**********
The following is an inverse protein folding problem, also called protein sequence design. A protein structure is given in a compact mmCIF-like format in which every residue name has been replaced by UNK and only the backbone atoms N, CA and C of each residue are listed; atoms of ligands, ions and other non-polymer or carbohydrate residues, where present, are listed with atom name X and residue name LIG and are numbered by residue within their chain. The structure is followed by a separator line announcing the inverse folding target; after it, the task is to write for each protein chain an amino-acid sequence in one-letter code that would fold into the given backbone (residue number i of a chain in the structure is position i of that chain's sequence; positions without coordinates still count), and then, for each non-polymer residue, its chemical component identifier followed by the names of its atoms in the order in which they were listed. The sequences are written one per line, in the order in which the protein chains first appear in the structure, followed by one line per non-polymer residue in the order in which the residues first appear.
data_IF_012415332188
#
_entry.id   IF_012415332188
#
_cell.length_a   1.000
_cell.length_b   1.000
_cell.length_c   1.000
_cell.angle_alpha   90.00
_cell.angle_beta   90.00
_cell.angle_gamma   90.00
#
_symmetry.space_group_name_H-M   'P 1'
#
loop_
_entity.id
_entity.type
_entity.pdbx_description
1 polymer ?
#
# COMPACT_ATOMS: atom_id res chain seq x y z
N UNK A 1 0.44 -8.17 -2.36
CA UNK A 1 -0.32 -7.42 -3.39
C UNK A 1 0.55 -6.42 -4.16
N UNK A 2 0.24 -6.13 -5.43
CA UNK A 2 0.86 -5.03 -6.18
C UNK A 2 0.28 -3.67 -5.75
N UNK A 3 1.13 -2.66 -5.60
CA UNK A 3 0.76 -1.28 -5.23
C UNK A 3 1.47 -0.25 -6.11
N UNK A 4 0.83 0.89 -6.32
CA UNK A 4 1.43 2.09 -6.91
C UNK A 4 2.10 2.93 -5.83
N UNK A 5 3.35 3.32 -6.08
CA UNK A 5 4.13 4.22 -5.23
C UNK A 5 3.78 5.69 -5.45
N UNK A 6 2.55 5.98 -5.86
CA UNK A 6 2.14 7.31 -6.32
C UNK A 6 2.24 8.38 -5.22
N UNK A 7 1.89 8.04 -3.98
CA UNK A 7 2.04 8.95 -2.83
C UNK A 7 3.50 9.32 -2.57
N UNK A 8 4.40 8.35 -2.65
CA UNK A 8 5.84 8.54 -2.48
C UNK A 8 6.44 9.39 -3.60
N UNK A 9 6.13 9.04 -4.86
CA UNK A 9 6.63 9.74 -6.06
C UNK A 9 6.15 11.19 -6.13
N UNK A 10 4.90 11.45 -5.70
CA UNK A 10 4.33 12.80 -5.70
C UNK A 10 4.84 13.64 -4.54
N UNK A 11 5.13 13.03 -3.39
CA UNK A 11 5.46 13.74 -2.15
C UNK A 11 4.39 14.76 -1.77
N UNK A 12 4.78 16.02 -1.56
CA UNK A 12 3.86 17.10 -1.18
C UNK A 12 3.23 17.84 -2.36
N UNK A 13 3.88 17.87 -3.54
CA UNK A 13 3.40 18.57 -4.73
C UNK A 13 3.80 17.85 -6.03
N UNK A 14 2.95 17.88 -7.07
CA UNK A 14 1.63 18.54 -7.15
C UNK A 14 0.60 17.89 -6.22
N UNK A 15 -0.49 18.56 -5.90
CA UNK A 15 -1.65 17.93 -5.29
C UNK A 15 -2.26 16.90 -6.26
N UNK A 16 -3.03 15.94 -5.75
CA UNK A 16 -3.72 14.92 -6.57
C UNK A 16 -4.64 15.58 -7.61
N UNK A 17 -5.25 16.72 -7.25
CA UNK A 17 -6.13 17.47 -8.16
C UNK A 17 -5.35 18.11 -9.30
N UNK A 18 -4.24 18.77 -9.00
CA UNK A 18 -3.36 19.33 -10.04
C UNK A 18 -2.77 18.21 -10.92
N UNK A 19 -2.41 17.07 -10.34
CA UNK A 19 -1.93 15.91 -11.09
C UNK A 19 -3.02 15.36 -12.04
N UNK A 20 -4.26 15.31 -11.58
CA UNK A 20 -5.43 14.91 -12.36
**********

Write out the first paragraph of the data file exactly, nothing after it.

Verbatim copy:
The following is an inverse protein folding problem, also called protein sequence design. A protein structure is given in a compact mmCIF-like format in which every residue name has been replaced by UNK and only the backbone atoms N, CA and C of each residue are listed; atoms of ligands, ions and other non-polymer or carbohydrate residues, where present, are listed with atom name X and residue name LIG and are numbered by residue within their chain. The structure is followed by a separator line announcing the inverse folding target; after it, the task is to write for each protein chain an amino-acid sequence in one-letter code that would fold into the given backbone (residue number i of a chain in the structure is position i of that chain's sequence; positions without coordinates still count), and then, for each non-polymer residue, its chemical component identifier followed by the names of its atoms in the order in which they were listed. The sequences are written one per line, in the order in which the protein chains first appear in the structure, followed by one line per non-polymer residue in the order in which the residues first appear.